Ocean Atlases – Storytelling out of the Blue

The ocean covers more than two-thirds of our planet’s surface. In Fiji, the area of ocean is even 70 times larger than the land territory. With an Exclusive Economic Zone of 1.29 million km2, Fiji is not a Small Island Country, but truly a Large Ocean State.

This is where the Fiji Marine Atlas comes into play. Research has improved over the years, enabling us to better understand the system of our ocean and to develop solutions for dealing with the ocean sustainably. A lot of data has become publicly available. This atlas compiles over hundred datasets from countless data providers and for the first time makes this treasure trove of marine and coastal information accessible and usable – as maps with complementing narratives, as data layers and as raw data.

E-copys are available online FijiTongaKiribatiSolomon Islands and Vanuatu. as well as interactive versions.



Fiji’s ocean currents are driven by wind, the amount of salt (salinity), and heat in the sea. Salinity and currents affect the distribution of marine life and the climate in Fiji, particularly during extreme El Nino years.

A trip around the world

How long does a trip around the world take? The current record on a plane is 67 hours, and on a sailboat: 50 days. But it took Magellan more than three years (from 1519 to 1522) to be the first to circumnavigate of the Earth. Water in the ocean is not in such a rush, and takes much more time on its journey on the “global conveyor belt”. Within this belt there is a constant motion in the ocean – it is far from being a still body of water. This motion is caused by a combination of thermohaline currents (‘thermo’ = temperature; ‘haline’ = salinity) in the deep, and wind-driven currents at the surface. Cold, salty water is dense and sinks to the bottom of the ocean, while warm water is less dense and remains at the surface. The ocean conveyor ‘starts’ in the Norwegian Sea, where warm water from the Gulf Stream heats the atmosphere in the cold northern latitudes. This loss of heat to the atmosphere makes the water cooler and denser, causing it to sink to the bottom of the ocean. As more warm water is transported north, the cooler water sinks and moves south to make room for the incoming warm water. This cold bottom water flows south of the equator all the way down to Antarctica. Eventually, the cold bottom waters returns to the surface through mixing and wind-driven upwelling, continuing the conveyor belt that encircles the globe (Rahmstorf 2003), crossing the Pacific from east to west. A full circle takes about 1000 years. No rush at all!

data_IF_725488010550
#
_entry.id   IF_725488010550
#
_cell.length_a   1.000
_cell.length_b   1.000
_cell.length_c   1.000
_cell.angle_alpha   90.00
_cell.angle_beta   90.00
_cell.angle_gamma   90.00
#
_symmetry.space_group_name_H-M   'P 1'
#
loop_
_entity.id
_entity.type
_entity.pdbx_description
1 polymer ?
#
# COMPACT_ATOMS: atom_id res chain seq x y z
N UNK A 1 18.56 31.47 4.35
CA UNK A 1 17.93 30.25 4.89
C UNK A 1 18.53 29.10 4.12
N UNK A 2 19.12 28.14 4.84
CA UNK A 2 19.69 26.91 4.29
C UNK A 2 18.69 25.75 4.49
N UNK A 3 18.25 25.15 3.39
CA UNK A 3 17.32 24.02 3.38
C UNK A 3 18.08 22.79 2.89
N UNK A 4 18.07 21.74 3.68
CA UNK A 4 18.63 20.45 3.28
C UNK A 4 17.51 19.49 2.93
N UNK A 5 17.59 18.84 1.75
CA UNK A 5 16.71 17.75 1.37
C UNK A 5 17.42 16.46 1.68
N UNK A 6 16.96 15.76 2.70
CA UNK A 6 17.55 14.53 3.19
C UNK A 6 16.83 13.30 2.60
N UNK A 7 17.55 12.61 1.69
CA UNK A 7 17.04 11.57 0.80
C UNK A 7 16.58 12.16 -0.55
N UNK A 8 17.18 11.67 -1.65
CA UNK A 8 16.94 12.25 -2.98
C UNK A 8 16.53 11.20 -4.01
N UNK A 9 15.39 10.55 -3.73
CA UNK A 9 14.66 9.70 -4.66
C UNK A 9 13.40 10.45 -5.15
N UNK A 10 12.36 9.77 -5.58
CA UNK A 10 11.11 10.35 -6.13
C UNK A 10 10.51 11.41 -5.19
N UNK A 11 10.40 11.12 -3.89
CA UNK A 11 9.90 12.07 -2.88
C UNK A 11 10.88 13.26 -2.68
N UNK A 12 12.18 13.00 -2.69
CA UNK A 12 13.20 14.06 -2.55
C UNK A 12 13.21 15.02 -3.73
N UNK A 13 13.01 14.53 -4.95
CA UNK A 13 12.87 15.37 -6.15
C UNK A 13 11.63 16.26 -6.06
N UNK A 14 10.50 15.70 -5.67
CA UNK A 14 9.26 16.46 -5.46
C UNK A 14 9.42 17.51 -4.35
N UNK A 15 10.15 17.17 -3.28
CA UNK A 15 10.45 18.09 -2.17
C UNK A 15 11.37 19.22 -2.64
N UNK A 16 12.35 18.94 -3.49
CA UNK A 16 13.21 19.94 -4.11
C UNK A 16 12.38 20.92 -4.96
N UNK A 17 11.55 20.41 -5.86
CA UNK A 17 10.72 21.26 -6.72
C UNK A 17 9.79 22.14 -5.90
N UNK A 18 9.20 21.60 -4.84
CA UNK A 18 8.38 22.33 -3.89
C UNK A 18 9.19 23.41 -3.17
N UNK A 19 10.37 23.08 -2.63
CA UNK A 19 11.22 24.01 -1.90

Fiji’s seafloor is far from being a flat empty space. It is rich with physical features in different shapes and forms that are important for the distribution of biodiversity, fishing grounds, and deep sea minerals, but also for risks like landslides and tsunamis.

A slippery slope

An example of how important the slope of physical underwater features is comes from 1953. On September 14 of that year, Fiji’s capital, Suva, was struck by a nearby earthquake (see also chapter “Smoke Under Water”). Different to the 2009 Samoan earthquake, described in the bathymetry chapter, this earthquake did not send a direct tsunami that threatened Fiji or other Pacific Island Countries. However, it did cause a coral reef platform to collapse, which induced a submarine landslide. Sixty million cubic meters of mud, stone, and part of a long-wrecked vessel hurtled to the depths of the Suva Canyon, at the western end of the entrance to the Harbour. This triggered a tsunami, devastating the villages of Nakasaleka and Makaluva, as well as parts of Suva. There were five deaths from the tsunami and a total estimated damage of $500,000 (at 1953 values in U.S. dollars), making it the most destructive earthquake in Fiji’s recorded history (Rahiman 2007; Pacific Disaster Center 2011). Had the tsunami occurred at high tide, it would have been even more damaging.